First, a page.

Once again, Facebook has apologized for a “security issue,” after discovering that hackers used a vulnerability in the platform’s code to steal other users’ ‘access tokens’ and log into their accounts. 50 million accounts were affected.
In a statement released on Friday, the company said that attackers could use Facebook’s “View As” tool – which lets a user see what their profile looks like to other users – to steal other users’ access tokens – digital keys that allow a user to stay logged into the social network without re-entering their password every time.
Attackers took advantage of a feature in the code, called ‘Access Tokens,’ to take over people’s accounts.
As a result of the breach, the firm has logged roughly 90 million people out of their accounts earlier today as a security measure.
CEO Mark Zuckerberg penned a post on his personal Facebook page about the incident, saying the issue was ‘patched last night’ but that the firm is working with law enforcement, including the FBI, to continue to investigate the origins of the attack.
‘On Tuesday, we discovered that an attacker exploited a technical vulnerability to steal access tokens that would allow them to log into about 50 million people’s accounts on Facebook,’ Zuckerberg wrote.
Access tokens don’t include a user’s password, but they do allow users to log into a Facebook account without needing it.
The attack marks the latest setback for Facebook, which is still recovering from the fallout over the Cambridge Analytica scandal earlier this year, which saw some 87 million users’ data shared with the research firm without their knowledge.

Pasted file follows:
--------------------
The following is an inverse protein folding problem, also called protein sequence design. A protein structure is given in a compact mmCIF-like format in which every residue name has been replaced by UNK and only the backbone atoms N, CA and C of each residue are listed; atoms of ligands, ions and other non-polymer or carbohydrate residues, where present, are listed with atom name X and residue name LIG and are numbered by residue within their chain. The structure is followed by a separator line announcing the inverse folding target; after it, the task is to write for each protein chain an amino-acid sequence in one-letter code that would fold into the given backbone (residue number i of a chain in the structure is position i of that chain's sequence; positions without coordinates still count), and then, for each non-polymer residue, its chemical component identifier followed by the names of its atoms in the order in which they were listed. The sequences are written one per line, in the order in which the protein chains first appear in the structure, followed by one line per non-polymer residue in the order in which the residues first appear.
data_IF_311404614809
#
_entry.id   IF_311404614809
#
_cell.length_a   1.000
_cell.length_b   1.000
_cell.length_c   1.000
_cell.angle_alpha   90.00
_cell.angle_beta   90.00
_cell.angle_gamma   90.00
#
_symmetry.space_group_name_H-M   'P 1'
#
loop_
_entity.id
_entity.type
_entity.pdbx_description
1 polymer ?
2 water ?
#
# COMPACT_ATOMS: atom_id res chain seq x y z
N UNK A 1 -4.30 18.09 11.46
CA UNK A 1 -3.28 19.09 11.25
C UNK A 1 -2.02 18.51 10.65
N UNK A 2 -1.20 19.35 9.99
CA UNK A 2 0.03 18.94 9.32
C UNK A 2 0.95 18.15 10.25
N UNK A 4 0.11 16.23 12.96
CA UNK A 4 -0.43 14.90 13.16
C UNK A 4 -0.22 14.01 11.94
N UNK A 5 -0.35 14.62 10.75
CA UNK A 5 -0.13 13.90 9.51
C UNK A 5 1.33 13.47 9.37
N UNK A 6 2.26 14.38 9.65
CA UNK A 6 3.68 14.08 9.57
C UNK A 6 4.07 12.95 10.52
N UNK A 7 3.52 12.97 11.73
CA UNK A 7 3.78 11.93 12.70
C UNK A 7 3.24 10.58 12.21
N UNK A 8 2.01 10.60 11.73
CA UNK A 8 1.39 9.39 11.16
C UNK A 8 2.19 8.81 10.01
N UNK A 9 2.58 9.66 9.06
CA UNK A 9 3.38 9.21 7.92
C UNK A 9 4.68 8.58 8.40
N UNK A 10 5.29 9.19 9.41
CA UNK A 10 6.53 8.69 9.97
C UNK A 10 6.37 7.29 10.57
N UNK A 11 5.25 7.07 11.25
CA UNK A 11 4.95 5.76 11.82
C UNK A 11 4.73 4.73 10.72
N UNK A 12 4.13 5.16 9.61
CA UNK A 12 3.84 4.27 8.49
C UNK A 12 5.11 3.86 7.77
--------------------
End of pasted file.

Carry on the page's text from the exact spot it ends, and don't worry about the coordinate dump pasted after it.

As a result, many users, experts and legislators have grown concerned about whether the firm can effectively manage and safeguard users’ data.
Zuckerberg acknowledged in a statement to reporters that Facebook needs to take additional steps to prevent these kinds of issues from occurring.
‘We face constant attacks from people who want to take over accounts or steal information,’ Zuckerberg said in a call with reporters.
‘We need to do more to prevent this from happening in the first place.’
Facebook doesn’t know whether the accounts were misused and hasn’t yet found any evidence of them being misused.
The revelation that the company has been using information, explicitly provided for security purposes, for targeted advertising has outraged many and further damages user trust in the social network.